Flashback 2014: When nationals of hostile neighbours India and Pakistan shared Nobel Peace Prize
At a time when India and Pakistan are at loggerheads over repeated ceasefire violations along the LoC and disturbing each others peace, two individuals from the neighbouring countries are trying to bridge the gap between the warring nations by carrying the message of peace. Kailash Satyarthi from India and Malala Yousufzai from Pakistan jointly shared the Nobel Peace Prize, 2014, for being a torchbearer of peace. The duo will be honoured at Norway on Dec 10.
Fighting against all odds, Pakistani child activist Malala Yousafzai and Indian child rights activist Kailash Satyarthi won the Nobel Peace Prize jointly for their efforts against the suppression of children and young people in their respective countries.
The duo who'll receive the prestigious award immediately appealed both the governments to cut across all political, all religious barriers to come out strong in spreading the message of love and peace.
Even the Nobel Peace Prize Committee praised Yousafzai and Satyarthi saying that a Hindu and a Muslim, an Indian and a Pakistani joined together in a common struggle.
Malala, Satyarthi get recognition for their struggle
Malala Yousufzai: 17-year-old Malala, who shot to limelight after the Taliban militants pumped bullets into her for advocating education for girls, has become the world's youngest winner of the Nobel Peace Prize as well as the first Nobel Laureate born in Pakistan.
Malala, who was nominated in the peace prize category last year also, had displayed tremendous courage even after the Taliban attack when she resolutely expressed her determination to carry on with her campaign for child rights and girls education especially in a country like Pakistan.
Prakash Satyarthi: The 60-year-old social activist has been leading Bachpan Bachao Andolan in his relentless crusade for child rights. He is an avid follower of Gandhian philosophy. He thanked the Nobel Committee for recognising the plight of millions of children and said the award will help bring global focus on the issue.
India-Pakistan have had a turbulent relations so far
India and Pakistan have been at loggerheads ever since they got independence from British Rule. The neighbours even entered four times into war since partition of India in 1947. Control over Kashmir has been a major bone of contention between the two countries.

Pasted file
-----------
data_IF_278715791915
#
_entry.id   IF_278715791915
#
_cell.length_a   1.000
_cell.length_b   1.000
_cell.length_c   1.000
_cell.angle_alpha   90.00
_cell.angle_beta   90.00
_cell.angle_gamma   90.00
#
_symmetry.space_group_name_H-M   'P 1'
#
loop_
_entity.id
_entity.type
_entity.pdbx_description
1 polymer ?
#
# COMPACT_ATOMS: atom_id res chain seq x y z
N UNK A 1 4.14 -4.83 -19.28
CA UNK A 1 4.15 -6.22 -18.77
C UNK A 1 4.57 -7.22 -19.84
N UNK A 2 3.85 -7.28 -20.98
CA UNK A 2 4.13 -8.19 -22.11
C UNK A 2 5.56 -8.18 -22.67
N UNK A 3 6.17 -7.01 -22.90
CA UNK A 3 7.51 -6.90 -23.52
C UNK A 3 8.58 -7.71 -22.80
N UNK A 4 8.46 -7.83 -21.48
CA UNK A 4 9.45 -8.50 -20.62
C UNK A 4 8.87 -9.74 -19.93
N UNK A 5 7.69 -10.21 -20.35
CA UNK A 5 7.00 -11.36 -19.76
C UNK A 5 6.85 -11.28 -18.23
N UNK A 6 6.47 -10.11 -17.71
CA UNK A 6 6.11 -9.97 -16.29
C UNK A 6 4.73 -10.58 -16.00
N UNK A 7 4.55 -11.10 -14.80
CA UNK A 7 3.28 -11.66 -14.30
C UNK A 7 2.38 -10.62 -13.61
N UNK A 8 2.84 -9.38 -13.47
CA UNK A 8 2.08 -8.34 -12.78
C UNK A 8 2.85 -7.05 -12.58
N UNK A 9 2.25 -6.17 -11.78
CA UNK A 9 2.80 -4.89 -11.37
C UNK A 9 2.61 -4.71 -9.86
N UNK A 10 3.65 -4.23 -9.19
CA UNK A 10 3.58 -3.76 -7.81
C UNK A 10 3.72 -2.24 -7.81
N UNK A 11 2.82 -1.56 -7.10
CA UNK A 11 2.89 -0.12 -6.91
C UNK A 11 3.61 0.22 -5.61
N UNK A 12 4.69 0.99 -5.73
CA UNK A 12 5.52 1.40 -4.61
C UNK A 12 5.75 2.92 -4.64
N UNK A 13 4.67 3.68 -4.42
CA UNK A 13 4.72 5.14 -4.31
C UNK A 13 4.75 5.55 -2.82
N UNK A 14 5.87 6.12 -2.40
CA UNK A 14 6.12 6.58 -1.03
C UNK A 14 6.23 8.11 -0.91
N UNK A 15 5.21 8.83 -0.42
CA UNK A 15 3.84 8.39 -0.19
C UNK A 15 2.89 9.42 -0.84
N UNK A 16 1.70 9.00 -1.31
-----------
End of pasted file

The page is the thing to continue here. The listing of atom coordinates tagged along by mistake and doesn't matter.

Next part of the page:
The two nuclear capable nations came to the dialogue table, many a times, but the peace process between New Delhi and Islamabad always remained short lived.
Pakistan which has worked under the shadow of military rule always raked up the issue of Kashmir in front of international fraternity. Governments in Pakistan always tried to get the Kashmir issue resolved with the intervention of third party for which it has always faced the backlash from their Indian counterparts.
After failing to garner support from international arena over the same, Pakistan's military and intelligence agencies started funding and nurturing terror outfits on its soil to disturb peace in India, especially in Kashmir. India has always blamed Pakistan for disrupting the peace processes on its soil and violating ceasefire.
If one looks at the past two years, there have been major border skirmishes between India and Pakistan. Both the sides have lost precious lives over constant gun battle. Tensions prevail over border areas of Kashmir even today.
If India is blaming Pakistani Army for repeated ceasefire violations, the latter is blaming the former for the same. Islamabad has constantly blamed New Delhi for plotting terror on its soil and violating truce.
Malala-Satyarthi bat for Indo-Pak peace ties
Both Malala and Satyarthi, the torchbearers of peace from their respective nations, have appealed to both the nations to set aside their conflicts and make peace. The duo has even appealed the heads of the two nations to be present in Norway when they receive the prestigious award on Dec 10. Both the countries need to take this as an inspiration to end all problems between them.